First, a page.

1/

@natecull @popefucker @mala @Shamar

The class of possible attacks is huge and though simple cache headers, an attacker can easily remove any evidence of the attack.

The first exploit that I wrote is at dev.to/shamar/the-meltdown-of-
The linked fiddler tunnel into your private network to test the open ports on your PC.

Later @rain extended the attack to the other computers on your LAN (behind firewall and proxy) to discover their IP and open ports: rain-1.github.io/in-browser-lo

2/

@natecull @popefucker @mala @Shamar @rain

(Meanwhile I was banned from dev.to/shamar/i-have-been-bann but I'm not sure anymore that it was due only to 's lobbying, as I discovered that one of their admin works for )

Since 2 like these were not enough to convince developers to fix the issue, the Russian Government felt authorized to use the attack to identify the people who were taking counter-measures (probably to build a of ).

3/

@Shamar @natecull @popefucker @mala @Shamar @rain you weren't banned because of "google employees" but because you repeating points ad infintium instead of engaging in dialogue

for the audience at home, this was the thread that was the last straw: lobste.rs/s/pnfmzr/google_cert

@calvin

I engaged on dialogue in any possible way on any possible channel I was able to.

Here can read a chronological history here: dev.to/shamar/comment/5dp2

However the ' admin didn't say that they were banning me for this issue but because of the deviations of my downvotes from the average pf downvotes (not considering all upvotes that were even more).

@natecull @popefucker @mala @Shamar @rain

@calvin @natecull @popefucker @mala @Shamar @rain

In any case, I wasn't just trying to engage.

I was trying to inform people!

It was before the Russian Government started to use those attacks and 's developers (that in the bug report suggested to continue the conversation on ) hadn't yet answered this simple question: "are users vulnerable to this wide class of undetectable attacks?"

They are leaving their users vulnerable without informing them!

That's Linus, from Charles Shultz's strip, Peanuts.

@deejoe

Sorry, you are right: he is Linus.
(I really need to sleep more...)

@Shamar @popefucker @mala @Shamar @rain

I'm sorry but I still don't understand what you're saying at that first link. So I can see why Firefox devs just closed your bug. What exactly IS the problem? What is the thing that Javascript can do, and why shouldn't it be able to do it?

(Note: I don't use JSfiddle, and I'm not about to change my localhosts file. And I'm not going to click on a link that says it's an exploit, without something EXPLAINING what the exploit IS.)

@natecull @popefucker @mala @Shamar @rain

The change to your host file simulated a rebinding.
Actually some ISP rebind by default certain domains to 127.0.0.1 so the attacked might just use these.

But I was naive to introduce such indirection: the attack works even if you don't modify the host file and simply use "127.0.0.1" as the host in the code.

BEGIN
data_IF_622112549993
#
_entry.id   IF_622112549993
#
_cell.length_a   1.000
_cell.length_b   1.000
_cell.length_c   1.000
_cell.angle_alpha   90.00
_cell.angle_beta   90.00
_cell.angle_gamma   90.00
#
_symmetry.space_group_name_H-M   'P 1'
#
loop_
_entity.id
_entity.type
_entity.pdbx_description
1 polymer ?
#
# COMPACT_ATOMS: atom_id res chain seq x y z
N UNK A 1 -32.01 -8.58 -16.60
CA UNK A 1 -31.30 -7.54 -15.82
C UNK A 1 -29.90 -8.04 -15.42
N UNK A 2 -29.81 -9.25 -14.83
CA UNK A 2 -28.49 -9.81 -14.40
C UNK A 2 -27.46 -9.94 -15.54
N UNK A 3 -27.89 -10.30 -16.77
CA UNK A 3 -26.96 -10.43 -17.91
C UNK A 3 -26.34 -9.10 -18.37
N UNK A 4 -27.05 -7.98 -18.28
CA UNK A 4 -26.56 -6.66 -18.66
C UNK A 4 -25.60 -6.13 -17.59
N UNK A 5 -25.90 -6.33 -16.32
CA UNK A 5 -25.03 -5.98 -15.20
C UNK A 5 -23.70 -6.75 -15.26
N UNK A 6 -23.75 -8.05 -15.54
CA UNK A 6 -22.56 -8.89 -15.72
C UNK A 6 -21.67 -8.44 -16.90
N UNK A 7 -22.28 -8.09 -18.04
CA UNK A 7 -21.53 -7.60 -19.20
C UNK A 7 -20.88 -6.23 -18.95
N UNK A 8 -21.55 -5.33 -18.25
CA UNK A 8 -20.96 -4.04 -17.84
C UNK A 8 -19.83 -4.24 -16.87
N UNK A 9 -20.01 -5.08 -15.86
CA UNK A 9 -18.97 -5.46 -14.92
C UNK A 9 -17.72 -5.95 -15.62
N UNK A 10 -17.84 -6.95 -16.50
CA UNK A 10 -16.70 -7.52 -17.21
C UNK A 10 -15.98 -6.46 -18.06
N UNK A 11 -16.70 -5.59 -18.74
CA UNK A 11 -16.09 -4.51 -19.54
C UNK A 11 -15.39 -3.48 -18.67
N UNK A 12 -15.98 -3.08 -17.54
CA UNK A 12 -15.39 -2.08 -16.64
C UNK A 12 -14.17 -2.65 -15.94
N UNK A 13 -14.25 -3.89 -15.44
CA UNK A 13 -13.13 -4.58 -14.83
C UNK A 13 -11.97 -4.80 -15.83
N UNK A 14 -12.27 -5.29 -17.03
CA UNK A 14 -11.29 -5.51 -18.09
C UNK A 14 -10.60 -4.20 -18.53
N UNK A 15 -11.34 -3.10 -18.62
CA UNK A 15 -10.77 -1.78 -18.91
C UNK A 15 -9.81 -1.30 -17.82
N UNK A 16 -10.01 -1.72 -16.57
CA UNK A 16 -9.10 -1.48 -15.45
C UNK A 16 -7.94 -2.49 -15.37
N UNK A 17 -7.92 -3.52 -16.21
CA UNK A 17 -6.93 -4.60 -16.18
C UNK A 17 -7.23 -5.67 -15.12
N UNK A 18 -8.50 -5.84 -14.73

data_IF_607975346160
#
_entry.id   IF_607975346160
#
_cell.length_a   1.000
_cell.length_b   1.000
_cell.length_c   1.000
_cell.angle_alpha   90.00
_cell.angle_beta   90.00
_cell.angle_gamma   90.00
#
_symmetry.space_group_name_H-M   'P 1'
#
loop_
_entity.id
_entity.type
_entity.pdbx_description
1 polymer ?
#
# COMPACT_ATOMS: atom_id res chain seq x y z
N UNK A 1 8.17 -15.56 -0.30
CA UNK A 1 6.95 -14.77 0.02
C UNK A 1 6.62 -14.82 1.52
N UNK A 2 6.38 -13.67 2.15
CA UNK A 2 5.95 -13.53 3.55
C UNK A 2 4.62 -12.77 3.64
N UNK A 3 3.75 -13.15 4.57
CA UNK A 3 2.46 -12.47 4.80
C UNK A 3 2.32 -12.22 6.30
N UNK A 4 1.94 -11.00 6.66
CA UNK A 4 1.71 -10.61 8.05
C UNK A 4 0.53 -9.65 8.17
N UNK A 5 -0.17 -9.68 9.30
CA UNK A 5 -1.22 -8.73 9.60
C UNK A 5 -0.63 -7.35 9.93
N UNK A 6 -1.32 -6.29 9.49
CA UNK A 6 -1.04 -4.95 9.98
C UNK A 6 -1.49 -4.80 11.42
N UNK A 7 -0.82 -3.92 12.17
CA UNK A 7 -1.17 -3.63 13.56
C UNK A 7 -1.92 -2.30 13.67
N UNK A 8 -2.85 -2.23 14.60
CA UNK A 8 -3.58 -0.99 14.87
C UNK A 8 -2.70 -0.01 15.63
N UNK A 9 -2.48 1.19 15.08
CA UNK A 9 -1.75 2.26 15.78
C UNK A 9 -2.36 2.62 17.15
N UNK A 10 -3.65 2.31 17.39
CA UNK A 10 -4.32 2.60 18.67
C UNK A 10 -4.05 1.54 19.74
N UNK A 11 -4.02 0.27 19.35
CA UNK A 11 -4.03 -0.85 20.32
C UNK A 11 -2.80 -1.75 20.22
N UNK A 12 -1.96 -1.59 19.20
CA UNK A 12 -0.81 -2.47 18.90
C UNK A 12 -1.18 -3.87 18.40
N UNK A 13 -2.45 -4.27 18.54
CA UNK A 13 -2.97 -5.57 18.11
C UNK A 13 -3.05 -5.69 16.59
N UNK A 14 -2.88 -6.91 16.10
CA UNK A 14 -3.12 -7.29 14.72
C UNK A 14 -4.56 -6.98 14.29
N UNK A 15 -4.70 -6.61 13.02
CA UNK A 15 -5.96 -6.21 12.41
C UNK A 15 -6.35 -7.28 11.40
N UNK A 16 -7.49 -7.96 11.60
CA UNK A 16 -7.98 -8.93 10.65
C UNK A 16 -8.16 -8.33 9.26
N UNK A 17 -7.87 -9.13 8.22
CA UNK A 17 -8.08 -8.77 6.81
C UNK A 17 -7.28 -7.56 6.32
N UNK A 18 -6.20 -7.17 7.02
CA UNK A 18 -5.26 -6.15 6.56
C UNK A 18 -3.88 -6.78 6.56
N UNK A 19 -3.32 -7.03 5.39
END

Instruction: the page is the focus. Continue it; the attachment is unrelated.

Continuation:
1/

@natecull @popefucker @mala @Shamar @rain

Anyway, this specific attack (that is just one of infinite many one could conceive and was the fifth I conceived myself) is trivial to understand: to test port 1, it create an image with an url like "https://127.0.0.1:1/img.gif" and measure the time for the page to load.

If the port is closed, the page will take a lot of time to load because the browser's timeout have to kick, instead if the port is open it fails fast.

Thus one can map your LAN w/JS.

@Shamar @popefucker @mala @Shamar @rain

Ok so let me get this straight. The entire core of your worry is about

1) portscanning

2) using AJAX queries

3) and cache timing

4) having first tricked the user via dodgy DNS into executing Javascript from a web page that resolves to 127.0.0.1, because it won't work from any arbitrary server IP?

@natecull @popefucker @mala @Shamar @rain

Why you assume I'm dumb?

Please read the article, an attacker can access to any service on your LAN and send over the web any content there through these attack.

Or he can send content inside your LAN.

Or he can poison your cache with illegal contents.

Without leaving evidences.

I mean: the Russian Government is exploiting these attacks in the wide and building a database of people who could detect them.

Do you think they are doing what?

@Shamar @popefucker @mala @Shamar @rain

I wasn't assuming that you are dumb, but I don't think you're communicating well.

I've read your article and I didn't understand it. That's why I'm asking you to explain.

I'm still not hearing you say what the *mechanism* of this exploit is.

What is it that Javascript is doing that it shouldn't do?

@natecull @popefucker @mala @Shamar @rain

> What is it that Javascript
> is doing that it shouldn't do?

That specific is allowing an attacker to tunnel into your private network despite your and .

This is a flaw in the architecture of the as designed by : anyone who is able to identify the targets and serve to their browser (which include, hosting service providers, clouds, cdn, MitM like cloudflare, advertisers and so on) can have it executed.